OUTA highlights the comments made last month by ETC’s outgoing Chief Operations Officer, Mr Mark Ridgway, which warned motorists that notifications of civil charges would be forthcoming within two weeks, if e-Toll debt remained unpaid. Three weeks have since passed and we are not aware of any summons or notice being served on an organisation or individual in this regard.
However, as with many similar incidents of past rhetoric and threats by SANRAL and ETC over the past two years, and more recently their collection agency – ITC Business Administrators, these intimidation tactics have been nothing but farcical and coercive attempts to get the public to pay a little more into their failed e-toll scheme’s coffers.
“We maintain the scheme has always been an unworkable and one which was introduced unlawfully for a number of reasons. Matters have been made worse for SANRAL over time, as we have uncovered numerous additional elements to add further substance to our original case,” says Wayne Duvenage, the chairperson of the Organisation Undoing Tax Abuse – OUTA. “SANRAL can shout and advertise as much as they want about the lawfulness of their e-toll scheme, but this remains hot air against the backdrop of an extremely successful civil disobedience campaign which has left them unable to enforce their laws and regulations.”
Two recent publications have further highlighted concerns for the scheme’s ability to survive. On Sunday, 13th March, an article in the Sunday Times (titled: Cushy debt deal for firm linked to e-toll executive), highlighted more conflicts of interest within the e-Toll scheme, whereby Mr Ridgway has private business dealings with ITC and ETC, suggesting questionable relationships around the debt and outsourced collection agents who are now also able to dip into the trough and also make money out of the e-toll pot.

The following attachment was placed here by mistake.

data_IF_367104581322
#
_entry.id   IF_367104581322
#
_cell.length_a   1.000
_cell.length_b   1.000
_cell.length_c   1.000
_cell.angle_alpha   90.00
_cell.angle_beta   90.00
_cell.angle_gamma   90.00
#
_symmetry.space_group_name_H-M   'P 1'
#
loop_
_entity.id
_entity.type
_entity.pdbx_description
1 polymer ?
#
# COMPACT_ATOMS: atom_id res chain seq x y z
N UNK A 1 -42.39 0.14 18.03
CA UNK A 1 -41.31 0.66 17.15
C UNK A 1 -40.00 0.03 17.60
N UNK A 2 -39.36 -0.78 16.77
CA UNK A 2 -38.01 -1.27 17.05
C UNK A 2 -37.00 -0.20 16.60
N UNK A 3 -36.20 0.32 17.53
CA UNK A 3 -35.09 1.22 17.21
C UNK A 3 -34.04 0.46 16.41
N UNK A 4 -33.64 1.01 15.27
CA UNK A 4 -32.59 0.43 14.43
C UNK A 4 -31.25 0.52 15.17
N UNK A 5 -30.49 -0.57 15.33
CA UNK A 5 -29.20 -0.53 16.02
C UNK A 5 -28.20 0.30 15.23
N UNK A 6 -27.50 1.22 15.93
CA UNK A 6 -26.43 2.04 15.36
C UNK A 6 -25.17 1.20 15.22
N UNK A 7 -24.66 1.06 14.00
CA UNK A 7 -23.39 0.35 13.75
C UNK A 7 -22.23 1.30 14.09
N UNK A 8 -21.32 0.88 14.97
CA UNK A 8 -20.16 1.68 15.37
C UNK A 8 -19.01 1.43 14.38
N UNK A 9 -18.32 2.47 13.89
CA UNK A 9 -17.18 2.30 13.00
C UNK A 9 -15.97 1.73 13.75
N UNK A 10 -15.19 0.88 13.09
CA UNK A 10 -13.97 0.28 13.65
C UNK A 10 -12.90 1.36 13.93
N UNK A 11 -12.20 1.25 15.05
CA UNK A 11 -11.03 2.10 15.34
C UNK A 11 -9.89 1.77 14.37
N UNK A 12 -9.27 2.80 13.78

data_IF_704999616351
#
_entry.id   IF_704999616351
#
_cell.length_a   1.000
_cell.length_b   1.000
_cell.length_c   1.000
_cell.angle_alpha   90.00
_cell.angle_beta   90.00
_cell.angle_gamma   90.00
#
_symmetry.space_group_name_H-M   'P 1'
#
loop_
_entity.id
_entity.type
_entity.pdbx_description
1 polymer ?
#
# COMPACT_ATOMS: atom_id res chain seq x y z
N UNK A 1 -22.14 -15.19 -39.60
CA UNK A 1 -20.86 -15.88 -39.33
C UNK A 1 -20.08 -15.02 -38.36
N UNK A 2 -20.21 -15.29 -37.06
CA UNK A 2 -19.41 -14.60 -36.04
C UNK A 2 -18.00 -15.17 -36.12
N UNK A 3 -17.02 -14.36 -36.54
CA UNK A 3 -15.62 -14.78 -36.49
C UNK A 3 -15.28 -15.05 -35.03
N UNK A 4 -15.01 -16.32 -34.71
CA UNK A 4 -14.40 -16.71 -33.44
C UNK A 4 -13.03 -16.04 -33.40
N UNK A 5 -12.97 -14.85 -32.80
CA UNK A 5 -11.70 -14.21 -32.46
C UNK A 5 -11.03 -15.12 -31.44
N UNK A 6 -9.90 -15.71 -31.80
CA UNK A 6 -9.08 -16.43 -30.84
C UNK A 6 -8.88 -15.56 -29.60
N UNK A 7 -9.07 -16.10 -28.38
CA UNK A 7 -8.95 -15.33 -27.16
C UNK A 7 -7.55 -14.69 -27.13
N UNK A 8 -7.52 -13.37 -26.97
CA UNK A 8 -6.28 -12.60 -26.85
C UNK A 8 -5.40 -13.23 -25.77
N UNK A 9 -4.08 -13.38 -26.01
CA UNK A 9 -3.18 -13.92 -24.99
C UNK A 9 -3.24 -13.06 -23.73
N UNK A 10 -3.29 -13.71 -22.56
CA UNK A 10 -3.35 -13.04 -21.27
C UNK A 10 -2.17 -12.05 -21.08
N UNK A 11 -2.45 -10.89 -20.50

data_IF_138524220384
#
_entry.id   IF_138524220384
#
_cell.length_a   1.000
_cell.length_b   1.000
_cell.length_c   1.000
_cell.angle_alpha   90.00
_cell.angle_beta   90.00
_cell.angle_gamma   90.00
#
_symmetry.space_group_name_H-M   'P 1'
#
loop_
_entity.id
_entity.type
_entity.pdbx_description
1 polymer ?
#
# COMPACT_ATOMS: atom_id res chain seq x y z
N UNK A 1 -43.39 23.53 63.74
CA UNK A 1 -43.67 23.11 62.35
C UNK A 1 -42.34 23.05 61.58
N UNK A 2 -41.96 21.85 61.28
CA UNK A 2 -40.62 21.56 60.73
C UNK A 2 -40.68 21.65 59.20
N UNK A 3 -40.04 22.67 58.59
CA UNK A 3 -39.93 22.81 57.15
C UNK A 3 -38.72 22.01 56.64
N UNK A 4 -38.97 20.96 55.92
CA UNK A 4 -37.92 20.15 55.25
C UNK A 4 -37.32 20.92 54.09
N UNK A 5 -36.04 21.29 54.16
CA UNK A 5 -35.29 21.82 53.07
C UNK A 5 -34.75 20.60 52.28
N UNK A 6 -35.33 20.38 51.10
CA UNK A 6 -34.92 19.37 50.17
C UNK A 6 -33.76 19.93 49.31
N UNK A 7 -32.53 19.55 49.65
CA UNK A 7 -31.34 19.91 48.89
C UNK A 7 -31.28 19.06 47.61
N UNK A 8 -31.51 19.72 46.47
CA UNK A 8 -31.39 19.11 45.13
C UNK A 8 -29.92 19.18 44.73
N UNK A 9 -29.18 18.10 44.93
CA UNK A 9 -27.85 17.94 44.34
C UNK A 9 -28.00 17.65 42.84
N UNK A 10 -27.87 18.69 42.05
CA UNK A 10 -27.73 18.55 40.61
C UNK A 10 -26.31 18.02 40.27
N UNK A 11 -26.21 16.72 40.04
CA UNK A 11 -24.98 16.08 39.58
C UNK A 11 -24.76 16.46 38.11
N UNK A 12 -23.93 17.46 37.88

Then on Monday the 14th March, the Gauteng ANC Chairperson, Paul Mashatile was quoted in the Citizen newspaper saying ‘e-tolls should not be forced down the throats of motorists’, which expresses some semblance of rationality and reason being expressed by the authorities on the matter, although the flip-flopping position on the e-toll matter by the ANC politicians in Gauteng, has been somewhat confusing.”
“While all the politicking and threatening rhetoric abounds, OUTA praises the public for their defiance and standing strong on this irrational scheme. We also call on the remaining low percentage of people who are still paying their e-toll bills, to ignore the threats and intimidation emanating from SANRAL and ETC, and to give serious thought as to why they are still contributing to the failed system,” says Duvenage. “User pay schemes of this nature with less than 80% compliance, generally fail within a few years at max, but those which don’t even achieve 50% and then drop off to 10% have no chance of survival, no matter the intensity of threats and coercion applied.”
What SANRAL and their bosses should be now start working on, is planning in earnest to pull the plug on e-Tolls. This will enable a new positive energy and journey to finding a sustainable and efficient mechanism for the financing of road and public transport solutions to tackle congestion in South African urban environments. Someone in authority needs to make the courageous decision, no matter how unpopular that may be to the connected few who are being enriched by the scheme.
The stumbling block as far as we see it, is that bold decisions to reverse a problematic decision are very difficult to make, when the people who created the problem in the first place are left in charge of finding the solution. It may therefore be opportune for the Minister of Transport not to prolong or extend the SANRAL’s CEO, Mr Nazr Alli’s tenure. It’s time to let him go and to appoint new leadership that embraces the input and views of the people and bring-in the necessary changes required for SANRAL to get out of the hole that Mr Alli has helped to dig, for this once resoundingly successful State Owned Entity.